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Turkey Begins Offensive in Syria


Turkey Begins Offensive in Syria

The Turkish military began an offensive in Syria to seize territory held by U.S.-backed Kurdish forces, opening a new front in the war-ravaged country and drawing a renewed defense by President Trump of his decision to shift U.S. troops out of the area, effectively enabling the start of the assault.

Turkish authorities kicked off the operation on Wednesday despite U.S. warnings that it would punish Turkey if it attacked the Kurdish militants, Washington’s partner in the fight against Islamic State in northeastern Syria. The Kurdish militias have vowed to defend their semiautonomous region, which borders Turkey.

Seconds after President

Recep Tayyip Erdogan

of Turkey said the offensive had started, Kurdish-led forces in Syria said they were witnessing Turkish jet fighters conducting airstrikes on the Syrian town of Ras al-Ain. Later in the day, hours after sunset, Turkey launched its ground offensive, according to Turkish officials.

American troops began withdrawing from the Syria-Turkey border, marking a major shift in U.S. policy as Washington pulls back from a key partner in the fight against Islamic State—the Kurds—ahead of a Turkish offensive against them. Photo: Delil Souleiman/Agence France-Presse/Getty Images

Turkish officials said their twin goals in the offensive, Turkey’s third in Syria since 2016, were to drive armed Kurdish groups it views as terrorists back from its border and to create a safe zone to relocate millions of Syrians who have fled the eight-year conflict.

In comments Wednesday, Mr. Trump said he didn’t support Turkey’s actions. The U.S. “does not endorse this attack and has made it clear to Turkey that this operation is a bad idea,” Mr. Trump said in a statement issued several hours after the Turkish operation began.

Under Fire

Turkey says it aims to clear a swath of Kurdish-held territory in Syria, starting with a 70-mile strip between Tal-Abaid and Ras al-Ain, and create a safe zone for displaced Syrians.

Areas of control in Syria, Oct. 7

Kurdish forces and allies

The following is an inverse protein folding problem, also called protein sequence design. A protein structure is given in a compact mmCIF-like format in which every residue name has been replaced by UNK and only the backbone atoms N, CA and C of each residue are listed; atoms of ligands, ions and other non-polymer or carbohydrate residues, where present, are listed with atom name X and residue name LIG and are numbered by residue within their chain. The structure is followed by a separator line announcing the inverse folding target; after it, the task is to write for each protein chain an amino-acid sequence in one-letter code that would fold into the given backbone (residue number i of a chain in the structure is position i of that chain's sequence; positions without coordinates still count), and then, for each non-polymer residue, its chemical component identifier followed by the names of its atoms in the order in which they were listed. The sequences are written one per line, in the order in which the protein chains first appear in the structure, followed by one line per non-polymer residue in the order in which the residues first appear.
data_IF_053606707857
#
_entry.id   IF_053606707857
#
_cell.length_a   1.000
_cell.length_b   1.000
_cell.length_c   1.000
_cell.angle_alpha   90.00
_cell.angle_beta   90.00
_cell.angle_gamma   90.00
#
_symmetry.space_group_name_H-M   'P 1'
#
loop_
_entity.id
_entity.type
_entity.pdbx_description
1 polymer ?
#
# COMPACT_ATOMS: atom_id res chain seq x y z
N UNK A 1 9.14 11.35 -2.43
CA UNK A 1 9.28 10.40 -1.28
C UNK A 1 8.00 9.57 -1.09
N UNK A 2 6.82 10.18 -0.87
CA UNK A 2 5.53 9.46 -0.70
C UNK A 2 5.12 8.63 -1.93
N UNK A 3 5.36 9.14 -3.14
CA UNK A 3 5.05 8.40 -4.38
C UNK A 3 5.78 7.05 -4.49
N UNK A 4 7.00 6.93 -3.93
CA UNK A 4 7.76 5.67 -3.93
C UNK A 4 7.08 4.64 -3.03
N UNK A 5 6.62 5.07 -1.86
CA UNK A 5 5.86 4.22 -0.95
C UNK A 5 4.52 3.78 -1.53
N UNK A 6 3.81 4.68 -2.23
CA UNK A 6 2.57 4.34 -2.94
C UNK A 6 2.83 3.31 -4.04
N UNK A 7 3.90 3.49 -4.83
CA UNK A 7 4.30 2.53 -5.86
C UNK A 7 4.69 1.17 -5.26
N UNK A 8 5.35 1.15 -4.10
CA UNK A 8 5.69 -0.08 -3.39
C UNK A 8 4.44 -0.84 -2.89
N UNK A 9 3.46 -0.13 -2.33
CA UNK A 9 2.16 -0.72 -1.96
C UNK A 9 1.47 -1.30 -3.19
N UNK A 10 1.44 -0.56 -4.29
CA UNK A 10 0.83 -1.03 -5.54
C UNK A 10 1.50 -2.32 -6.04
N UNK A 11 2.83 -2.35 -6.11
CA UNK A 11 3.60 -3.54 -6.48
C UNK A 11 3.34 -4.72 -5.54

Turkish army/opposition forces

In remarks later in the day, Mr. Trump said he could back sanctions, “and much tougher than sanctions,” if Mr. Erdogan doesn’t proceed in a humane fashion. He didn’t elaborate on what that retaliation would be or what sort of action would be considered out of bounds.

Mr. Trump also insisted that it is Turkey’s responsibility to protect civilians and make sure its offensive doesn’t help the Islamic State militant group, or ISIS. He also said no U.S. troops remained in harm’s way, after pulling them back from border posts ahead of the offensive.

Meanwhile, U.S. forces in Syria worked to assess the incursion’s ramifications on the ground, defense officials said.

Russian and Syrian-backed troops were holding firm near the city of Deir Ezzour, U.S. defense officials said, adding they believed those forces were assessing whether they could move further into northeastern Syria as U.S. and allied Kurdish forces were shifting positions.

Joint U.S.-Turkish patrols on the ground have ended and U.S. troops are no longer in contact with Turkish forces, the Pentagon said. The U.S. military also moved on Monday to suspend communications with Turkish counterparts about future air missions, and said they might seek other ways to deconflict the increasingly crowded airspace.

The Turkish incursion also presented implications for joint efforts to counter Islamic State extremists. Because the U.S.-backed and Kurdish-led Syrian Democratic Forces said it couldn’t conduct anti-Islamic State missions while battling a Turkish incursion, the U.S. military said it has had to suspend those joint operations.

Turkey notified the U.S. military beforehand about its planned artillery and air operations as well as when its forces planned to move across the border, U.S. defense officials said.

On Capitol Hill, lawmakers unveiled a two-page outline for a bipartisan package that would impose harsh sanctions on Mr. Erdogan and his cabinet members, as well as the country’s military and energy sector, in response to the military incursion. They said they would ask for an immediate vote when Congress returns from recess next week.

“We can’t abandon the Kurds now. We can’t turn it over to Turkey. To think that will work is really delusional and dangerous,” said co-sponsor Sen. Lindsey Graham (R., S.C.), a close ally of the president but a fierce critic of his Syria decision. “Pray for the Kurds,” he said on Fox News.

Mr. Trump responded to Mr. Graham’s criticisms later in the day, saying: “Lindsey would like to stay there for the next 200 years and maybe add a couple hundred thousand people.”